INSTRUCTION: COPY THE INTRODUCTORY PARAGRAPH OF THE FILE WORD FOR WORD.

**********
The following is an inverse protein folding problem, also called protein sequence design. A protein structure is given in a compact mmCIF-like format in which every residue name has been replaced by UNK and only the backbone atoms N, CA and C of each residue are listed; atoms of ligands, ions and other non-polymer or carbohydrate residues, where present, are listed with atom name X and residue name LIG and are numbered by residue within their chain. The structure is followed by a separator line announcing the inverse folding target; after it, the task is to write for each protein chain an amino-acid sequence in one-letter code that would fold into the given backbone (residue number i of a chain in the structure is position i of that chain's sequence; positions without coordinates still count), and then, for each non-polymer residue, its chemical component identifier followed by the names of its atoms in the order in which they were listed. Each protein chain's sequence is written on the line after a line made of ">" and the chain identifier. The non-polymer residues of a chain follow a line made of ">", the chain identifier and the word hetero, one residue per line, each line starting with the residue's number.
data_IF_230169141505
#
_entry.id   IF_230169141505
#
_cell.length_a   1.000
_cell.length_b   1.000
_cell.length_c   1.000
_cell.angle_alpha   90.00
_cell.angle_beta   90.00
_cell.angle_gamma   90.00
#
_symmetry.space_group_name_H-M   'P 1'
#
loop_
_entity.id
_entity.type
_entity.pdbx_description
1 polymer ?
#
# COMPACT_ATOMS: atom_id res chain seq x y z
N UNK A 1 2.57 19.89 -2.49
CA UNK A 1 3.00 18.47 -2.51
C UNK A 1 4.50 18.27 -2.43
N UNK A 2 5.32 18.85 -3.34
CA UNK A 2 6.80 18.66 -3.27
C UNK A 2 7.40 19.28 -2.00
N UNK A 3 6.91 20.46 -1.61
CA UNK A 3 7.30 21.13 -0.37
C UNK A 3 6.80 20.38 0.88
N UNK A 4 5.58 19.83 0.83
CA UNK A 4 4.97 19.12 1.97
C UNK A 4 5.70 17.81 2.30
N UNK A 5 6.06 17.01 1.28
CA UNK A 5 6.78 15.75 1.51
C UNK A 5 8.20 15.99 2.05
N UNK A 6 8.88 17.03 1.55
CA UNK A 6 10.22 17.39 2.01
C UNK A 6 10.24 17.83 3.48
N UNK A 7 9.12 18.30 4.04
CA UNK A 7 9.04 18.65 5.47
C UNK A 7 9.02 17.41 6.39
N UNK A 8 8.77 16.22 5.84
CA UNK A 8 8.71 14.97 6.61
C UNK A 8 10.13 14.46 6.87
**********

The following is an inverse protein folding problem, also called protein sequence design. A protein structure is given in a compact mmCIF-like format in which every residue name has been replaced by UNK and only the backbone atoms N, CA and C of each residue are listed; atoms of ligands, ions and other non-polymer or carbohydrate residues, where present, are listed with atom name X and residue name LIG and are numbered by residue within their chain. The structure is followed by a separator line announcing the inverse folding target; after it, the task is to write for each protein chain an amino-acid sequence in one-letter code that would fold into the given backbone (residue number i of a chain in the structure is position i of that chain's sequence; positions without coordinates still count), and then, for each non-polymer residue, its chemical component identifier followed by the names of its atoms in the order in which they were listed. Each protein chain's sequence is written on the line after a line made of ">" and the chain identifier. The non-polymer residues of a chain follow a line made of ">", the chain identifier and the word hetero, one residue per line, each line starting with the residue's number.